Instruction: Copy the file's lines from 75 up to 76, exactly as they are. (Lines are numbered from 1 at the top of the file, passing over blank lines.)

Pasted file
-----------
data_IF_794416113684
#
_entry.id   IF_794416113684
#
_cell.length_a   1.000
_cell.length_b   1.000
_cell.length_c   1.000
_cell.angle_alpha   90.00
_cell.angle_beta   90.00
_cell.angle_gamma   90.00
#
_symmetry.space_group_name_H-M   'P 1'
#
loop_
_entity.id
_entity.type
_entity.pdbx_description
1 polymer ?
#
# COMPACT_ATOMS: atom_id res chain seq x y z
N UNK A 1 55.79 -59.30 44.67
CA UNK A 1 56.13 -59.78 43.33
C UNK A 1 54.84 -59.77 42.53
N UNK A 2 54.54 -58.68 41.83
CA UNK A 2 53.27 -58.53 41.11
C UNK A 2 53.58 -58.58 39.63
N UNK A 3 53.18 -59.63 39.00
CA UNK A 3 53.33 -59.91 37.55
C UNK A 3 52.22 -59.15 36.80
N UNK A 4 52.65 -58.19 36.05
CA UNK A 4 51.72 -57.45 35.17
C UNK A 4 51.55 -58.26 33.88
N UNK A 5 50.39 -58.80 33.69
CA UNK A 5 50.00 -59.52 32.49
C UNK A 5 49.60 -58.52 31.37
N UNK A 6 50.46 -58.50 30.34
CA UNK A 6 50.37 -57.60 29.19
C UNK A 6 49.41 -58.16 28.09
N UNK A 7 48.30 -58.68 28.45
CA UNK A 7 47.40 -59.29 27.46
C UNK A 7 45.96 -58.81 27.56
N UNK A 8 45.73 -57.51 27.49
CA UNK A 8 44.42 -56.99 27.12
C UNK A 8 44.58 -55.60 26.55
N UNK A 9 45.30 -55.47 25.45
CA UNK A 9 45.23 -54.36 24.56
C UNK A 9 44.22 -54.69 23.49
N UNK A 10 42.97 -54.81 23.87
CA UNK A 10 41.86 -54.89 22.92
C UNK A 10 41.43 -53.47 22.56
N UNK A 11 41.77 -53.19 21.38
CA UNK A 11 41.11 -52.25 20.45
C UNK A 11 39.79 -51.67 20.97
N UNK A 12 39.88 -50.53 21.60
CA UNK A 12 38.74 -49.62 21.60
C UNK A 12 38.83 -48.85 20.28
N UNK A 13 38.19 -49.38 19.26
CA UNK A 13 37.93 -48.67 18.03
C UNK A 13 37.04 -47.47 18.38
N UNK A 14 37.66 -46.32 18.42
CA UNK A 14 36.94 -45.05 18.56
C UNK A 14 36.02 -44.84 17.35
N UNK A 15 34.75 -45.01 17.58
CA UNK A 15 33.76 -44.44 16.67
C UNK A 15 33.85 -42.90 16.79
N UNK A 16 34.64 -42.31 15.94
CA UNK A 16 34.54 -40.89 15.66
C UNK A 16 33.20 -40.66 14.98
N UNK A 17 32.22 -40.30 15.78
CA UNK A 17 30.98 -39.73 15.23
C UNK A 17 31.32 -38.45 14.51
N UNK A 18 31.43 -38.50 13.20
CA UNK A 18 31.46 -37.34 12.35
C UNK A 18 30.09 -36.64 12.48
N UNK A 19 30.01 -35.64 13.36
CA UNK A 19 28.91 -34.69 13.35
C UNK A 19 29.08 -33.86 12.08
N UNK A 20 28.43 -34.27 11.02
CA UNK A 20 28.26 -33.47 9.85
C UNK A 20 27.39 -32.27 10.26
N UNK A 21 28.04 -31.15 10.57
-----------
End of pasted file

N UNK A 19 30.01 -35.64 13.36
CA UNK A 19 28.91 -34.69 13.35